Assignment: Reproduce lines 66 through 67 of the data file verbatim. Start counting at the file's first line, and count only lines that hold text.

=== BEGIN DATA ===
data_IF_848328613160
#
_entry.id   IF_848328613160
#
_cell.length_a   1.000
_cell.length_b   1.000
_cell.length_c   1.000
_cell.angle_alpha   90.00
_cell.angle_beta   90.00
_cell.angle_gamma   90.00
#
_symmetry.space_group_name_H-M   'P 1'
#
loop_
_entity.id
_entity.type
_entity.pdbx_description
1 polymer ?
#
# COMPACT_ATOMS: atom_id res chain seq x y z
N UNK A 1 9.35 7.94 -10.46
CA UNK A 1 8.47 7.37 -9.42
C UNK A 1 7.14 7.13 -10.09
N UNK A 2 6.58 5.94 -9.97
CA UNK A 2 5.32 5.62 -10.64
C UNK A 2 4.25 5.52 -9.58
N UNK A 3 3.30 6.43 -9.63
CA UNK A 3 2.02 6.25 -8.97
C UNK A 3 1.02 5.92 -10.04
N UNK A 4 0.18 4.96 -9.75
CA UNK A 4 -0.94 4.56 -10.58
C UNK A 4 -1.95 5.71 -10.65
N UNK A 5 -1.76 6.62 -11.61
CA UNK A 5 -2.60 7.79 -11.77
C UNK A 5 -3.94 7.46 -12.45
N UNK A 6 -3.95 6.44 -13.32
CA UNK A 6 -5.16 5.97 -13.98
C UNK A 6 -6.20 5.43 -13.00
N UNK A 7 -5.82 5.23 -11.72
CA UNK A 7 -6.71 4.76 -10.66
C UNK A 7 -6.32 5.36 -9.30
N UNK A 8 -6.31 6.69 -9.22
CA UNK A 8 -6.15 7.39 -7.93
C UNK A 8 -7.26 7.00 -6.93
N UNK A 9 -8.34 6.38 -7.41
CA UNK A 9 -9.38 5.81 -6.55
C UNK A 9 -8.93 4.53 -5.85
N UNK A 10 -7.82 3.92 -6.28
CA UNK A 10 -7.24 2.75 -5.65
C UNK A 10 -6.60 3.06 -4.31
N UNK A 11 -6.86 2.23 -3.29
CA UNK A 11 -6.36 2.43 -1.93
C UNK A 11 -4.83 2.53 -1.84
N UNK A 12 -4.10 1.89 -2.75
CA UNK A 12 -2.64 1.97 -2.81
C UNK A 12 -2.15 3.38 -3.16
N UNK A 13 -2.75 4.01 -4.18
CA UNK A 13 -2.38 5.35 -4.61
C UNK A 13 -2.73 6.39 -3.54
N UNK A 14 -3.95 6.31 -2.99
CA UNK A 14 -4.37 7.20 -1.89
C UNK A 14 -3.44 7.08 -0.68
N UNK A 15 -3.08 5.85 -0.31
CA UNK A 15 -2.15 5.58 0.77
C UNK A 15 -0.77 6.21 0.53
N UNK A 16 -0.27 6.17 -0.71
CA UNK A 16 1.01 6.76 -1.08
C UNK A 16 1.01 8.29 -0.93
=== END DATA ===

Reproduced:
N UNK A 16 -0.27 6.17 -0.71
CA UNK A 16 1.01 6.76 -1.08